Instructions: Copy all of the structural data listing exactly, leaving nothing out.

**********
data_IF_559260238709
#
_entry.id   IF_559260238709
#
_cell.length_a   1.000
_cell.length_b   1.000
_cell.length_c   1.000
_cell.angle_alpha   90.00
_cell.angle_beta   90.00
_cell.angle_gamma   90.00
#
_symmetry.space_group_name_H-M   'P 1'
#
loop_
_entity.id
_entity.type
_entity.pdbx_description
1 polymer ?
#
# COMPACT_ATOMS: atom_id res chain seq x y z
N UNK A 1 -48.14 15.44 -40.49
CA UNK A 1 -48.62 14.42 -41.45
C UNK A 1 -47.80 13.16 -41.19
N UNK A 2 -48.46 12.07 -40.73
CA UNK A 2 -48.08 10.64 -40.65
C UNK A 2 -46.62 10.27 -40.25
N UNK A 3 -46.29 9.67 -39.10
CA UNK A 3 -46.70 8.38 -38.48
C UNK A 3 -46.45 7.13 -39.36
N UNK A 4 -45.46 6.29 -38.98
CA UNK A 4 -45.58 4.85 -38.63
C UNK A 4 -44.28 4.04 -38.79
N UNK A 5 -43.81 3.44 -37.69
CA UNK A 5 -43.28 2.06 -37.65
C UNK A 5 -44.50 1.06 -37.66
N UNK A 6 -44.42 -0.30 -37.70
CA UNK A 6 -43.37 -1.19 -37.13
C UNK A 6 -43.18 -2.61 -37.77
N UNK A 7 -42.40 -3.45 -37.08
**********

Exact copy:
data_IF_559260238709
#
_entry.id   IF_559260238709
#
_cell.length_a   1.000
_cell.length_b   1.000
_cell.length_c   1.000
_cell.angle_alpha   90.00
_cell.angle_beta   90.00
_cell.angle_gamma   90.00
#
_symmetry.space_group_name_H-M   'P 1'
#
loop_
_entity.id
_entity.type
_entity.pdbx_description
1 polymer ?
#
# COMPACT_ATOMS: atom_id res chain seq x y z
N UNK A 1 -48.14 15.44 -40.49
CA UNK A 1 -48.62 14.42 -41.45
C UNK A 1 -47.80 13.16 -41.19
N UNK A 2 -48.46 12.07 -40.73
CA UNK A 2 -48.08 10.64 -40.65
C UNK A 2 -46.62 10.27 -40.25
N UNK A 3 -46.29 9.67 -39.10
CA UNK A 3 -46.70 8.38 -38.48
C UNK A 3 -46.45 7.13 -39.36
N UNK A 4 -45.46 6.29 -38.98
CA UNK A 4 -45.58 4.85 -38.63
C UNK A 4 -44.28 4.04 -38.79
N UNK A 5 -43.81 3.44 -37.69
CA UNK A 5 -43.28 2.06 -37.65
C UNK A 5 -44.50 1.06 -37.66
N UNK A 6 -44.42 -0.30 -37.70
CA UNK A 6 -43.37 -1.19 -37.13
C UNK A 6 -43.18 -2.61 -37.77
N UNK A 7 -42.40 -3.45 -37.08